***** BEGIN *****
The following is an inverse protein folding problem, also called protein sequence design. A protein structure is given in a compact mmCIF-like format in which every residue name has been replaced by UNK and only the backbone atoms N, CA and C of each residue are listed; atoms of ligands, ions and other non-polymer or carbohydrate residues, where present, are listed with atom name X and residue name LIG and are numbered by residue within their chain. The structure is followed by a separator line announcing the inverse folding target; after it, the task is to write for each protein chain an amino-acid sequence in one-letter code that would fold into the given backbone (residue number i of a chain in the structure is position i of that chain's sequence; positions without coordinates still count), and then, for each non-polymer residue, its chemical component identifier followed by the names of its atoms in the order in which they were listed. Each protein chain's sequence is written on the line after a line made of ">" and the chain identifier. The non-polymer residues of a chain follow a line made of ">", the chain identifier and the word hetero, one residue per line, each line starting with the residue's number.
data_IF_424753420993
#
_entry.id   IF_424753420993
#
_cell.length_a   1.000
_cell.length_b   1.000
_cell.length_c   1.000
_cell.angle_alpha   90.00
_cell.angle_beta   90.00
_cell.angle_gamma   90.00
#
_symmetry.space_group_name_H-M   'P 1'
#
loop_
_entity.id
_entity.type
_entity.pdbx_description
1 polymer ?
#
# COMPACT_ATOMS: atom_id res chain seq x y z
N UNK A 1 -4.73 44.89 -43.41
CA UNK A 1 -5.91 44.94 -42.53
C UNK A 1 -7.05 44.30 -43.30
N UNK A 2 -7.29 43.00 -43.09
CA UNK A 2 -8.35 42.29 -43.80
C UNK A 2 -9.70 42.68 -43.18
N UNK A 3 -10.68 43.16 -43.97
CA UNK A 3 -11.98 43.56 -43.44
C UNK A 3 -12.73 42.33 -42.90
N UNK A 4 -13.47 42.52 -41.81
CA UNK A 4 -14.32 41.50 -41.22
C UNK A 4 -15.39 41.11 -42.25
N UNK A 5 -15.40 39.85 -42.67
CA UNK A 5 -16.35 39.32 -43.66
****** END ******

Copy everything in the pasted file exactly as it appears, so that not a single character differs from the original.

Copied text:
The following is an inverse protein folding problem, also called protein sequence design. A protein structure is given in a compact mmCIF-like format in which every residue name has been replaced by UNK and only the backbone atoms N, CA and C of each residue are listed; atoms of ligands, ions and other non-polymer or carbohydrate residues, where present, are listed with atom name X and residue name LIG and are numbered by residue within their chain. The structure is followed by a separator line announcing the inverse folding target; after it, the task is to write for each protein chain an amino-acid sequence in one-letter code that would fold into the given backbone (residue number i of a chain in the structure is position i of that chain's sequence; positions without coordinates still count), and then, for each non-polymer residue, its chemical component identifier followed by the names of its atoms in the order in which they were listed. Each protein chain's sequence is written on the line after a line made of ">" and the chain identifier. The non-polymer residues of a chain follow a line made of ">", the chain identifier and the word hetero, one residue per line, each line starting with the residue's number.
data_IF_424753420993
#
_entry.id   IF_424753420993
#
_cell.length_a   1.000
_cell.length_b   1.000
_cell.length_c   1.000
_cell.angle_alpha   90.00
_cell.angle_beta   90.00
_cell.angle_gamma   90.00
#
_symmetry.space_group_name_H-M   'P 1'
#
loop_
_entity.id
_entity.type
_entity.pdbx_description
1 polymer ?
#
# COMPACT_ATOMS: atom_id res chain seq x y z
N UNK A 1 -4.73 44.89 -43.41
CA UNK A 1 -5.91 44.94 -42.53
C UNK A 1 -7.05 44.30 -43.30
N UNK A 2 -7.29 43.00 -43.09
CA UNK A 2 -8.35 42.29 -43.80
C UNK A 2 -9.70 42.68 -43.18
N UNK A 3 -10.68 43.16 -43.97
CA UNK A 3 -11.98 43.56 -43.44
C UNK A 3 -12.73 42.33 -42.90
N UNK A 4 -13.47 42.52 -41.81
CA UNK A 4 -14.32 41.50 -41.22
C UNK A 4 -15.39 41.11 -42.25
N UNK A 5 -15.40 39.85 -42.67
CA UNK A 5 -16.35 39.32 -43.66